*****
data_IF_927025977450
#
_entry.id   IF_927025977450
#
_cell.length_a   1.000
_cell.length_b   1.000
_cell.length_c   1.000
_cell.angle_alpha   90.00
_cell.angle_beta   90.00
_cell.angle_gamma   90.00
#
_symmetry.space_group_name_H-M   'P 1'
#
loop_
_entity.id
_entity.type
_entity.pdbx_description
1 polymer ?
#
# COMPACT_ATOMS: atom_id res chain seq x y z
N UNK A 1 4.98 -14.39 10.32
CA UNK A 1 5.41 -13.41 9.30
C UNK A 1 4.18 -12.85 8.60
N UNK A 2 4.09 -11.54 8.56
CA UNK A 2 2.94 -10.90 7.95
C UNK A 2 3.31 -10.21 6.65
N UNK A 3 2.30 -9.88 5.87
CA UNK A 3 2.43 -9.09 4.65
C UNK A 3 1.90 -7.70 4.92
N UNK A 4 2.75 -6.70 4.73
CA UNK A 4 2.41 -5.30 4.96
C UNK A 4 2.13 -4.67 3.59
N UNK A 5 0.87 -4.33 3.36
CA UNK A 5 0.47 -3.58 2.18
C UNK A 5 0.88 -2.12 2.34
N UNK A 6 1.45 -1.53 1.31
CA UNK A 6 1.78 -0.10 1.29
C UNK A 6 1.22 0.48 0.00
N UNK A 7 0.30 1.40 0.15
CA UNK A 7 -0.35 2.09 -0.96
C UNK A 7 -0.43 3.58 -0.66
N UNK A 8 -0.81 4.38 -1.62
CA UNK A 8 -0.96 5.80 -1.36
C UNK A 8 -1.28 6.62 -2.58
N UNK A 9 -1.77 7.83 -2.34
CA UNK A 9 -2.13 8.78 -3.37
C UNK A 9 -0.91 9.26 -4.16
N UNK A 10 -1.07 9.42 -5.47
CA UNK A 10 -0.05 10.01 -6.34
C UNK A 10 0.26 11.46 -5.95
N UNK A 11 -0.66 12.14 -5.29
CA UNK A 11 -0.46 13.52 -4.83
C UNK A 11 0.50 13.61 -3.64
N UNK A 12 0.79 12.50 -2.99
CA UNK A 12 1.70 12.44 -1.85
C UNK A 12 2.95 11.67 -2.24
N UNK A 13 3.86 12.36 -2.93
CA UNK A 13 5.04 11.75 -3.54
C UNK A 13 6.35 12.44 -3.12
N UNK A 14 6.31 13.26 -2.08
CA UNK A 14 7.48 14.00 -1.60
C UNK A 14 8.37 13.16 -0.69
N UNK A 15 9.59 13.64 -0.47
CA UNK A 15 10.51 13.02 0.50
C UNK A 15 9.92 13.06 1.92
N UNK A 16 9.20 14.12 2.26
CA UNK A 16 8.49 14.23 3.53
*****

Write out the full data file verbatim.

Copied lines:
data_IF_927025977450
#
_entry.id   IF_927025977450
#
_cell.length_a   1.000
_cell.length_b   1.000
_cell.length_c   1.000
_cell.angle_alpha   90.00
_cell.angle_beta   90.00
_cell.angle_gamma   90.00
#
_symmetry.space_group_name_H-M   'P 1'
#
loop_
_entity.id
_entity.type
_entity.pdbx_description
1 polymer ?
#
# COMPACT_ATOMS: atom_id res chain seq x y z
N UNK A 1 4.98 -14.39 10.32
CA UNK A 1 5.41 -13.41 9.30
C UNK A 1 4.18 -12.85 8.60
N UNK A 2 4.09 -11.54 8.56
CA UNK A 2 2.94 -10.90 7.95
C UNK A 2 3.31 -10.21 6.65
N UNK A 3 2.30 -9.88 5.87
CA UNK A 3 2.43 -9.09 4.65
C UNK A 3 1.90 -7.70 4.92
N UNK A 4 2.75 -6.70 4.73
CA UNK A 4 2.41 -5.30 4.96
C UNK A 4 2.13 -4.67 3.59
N UNK A 5 0.87 -4.33 3.36
CA UNK A 5 0.47 -3.58 2.18
C UNK A 5 0.88 -2.12 2.34
N UNK A 6 1.45 -1.53 1.31
CA UNK A 6 1.78 -0.10 1.29
C UNK A 6 1.22 0.48 0.00
N UNK A 7 0.30 1.40 0.15
CA UNK A 7 -0.35 2.09 -0.96
C UNK A 7 -0.43 3.58 -0.66
N UNK A 8 -0.81 4.38 -1.62
CA UNK A 8 -0.96 5.80 -1.36
C UNK A 8 -1.28 6.62 -2.58
N UNK A 9 -1.77 7.83 -2.34
CA UNK A 9 -2.13 8.78 -3.37
C UNK A 9 -0.91 9.26 -4.16
N UNK A 10 -1.07 9.42 -5.47
CA UNK A 10 -0.05 10.01 -6.34
C UNK A 10 0.26 11.46 -5.95
N UNK A 11 -0.66 12.14 -5.29
CA UNK A 11 -0.46 13.52 -4.83
C UNK A 11 0.50 13.61 -3.64
N UNK A 12 0.79 12.50 -2.99
CA UNK A 12 1.70 12.44 -1.85
C UNK A 12 2.95 11.67 -2.24
N UNK A 13 3.86 12.36 -2.93
CA UNK A 13 5.04 11.75 -3.54
C UNK A 13 6.35 12.44 -3.12
N UNK A 14 6.31 13.26 -2.08
CA UNK A 14 7.48 14.00 -1.60
C UNK A 14 8.37 13.16 -0.69
N UNK A 15 9.59 13.64 -0.47
CA UNK A 15 10.51 13.02 0.50
C UNK A 15 9.92 13.06 1.92
N UNK A 16 9.20 14.12 2.26
CA UNK A 16 8.49 14.23 3.53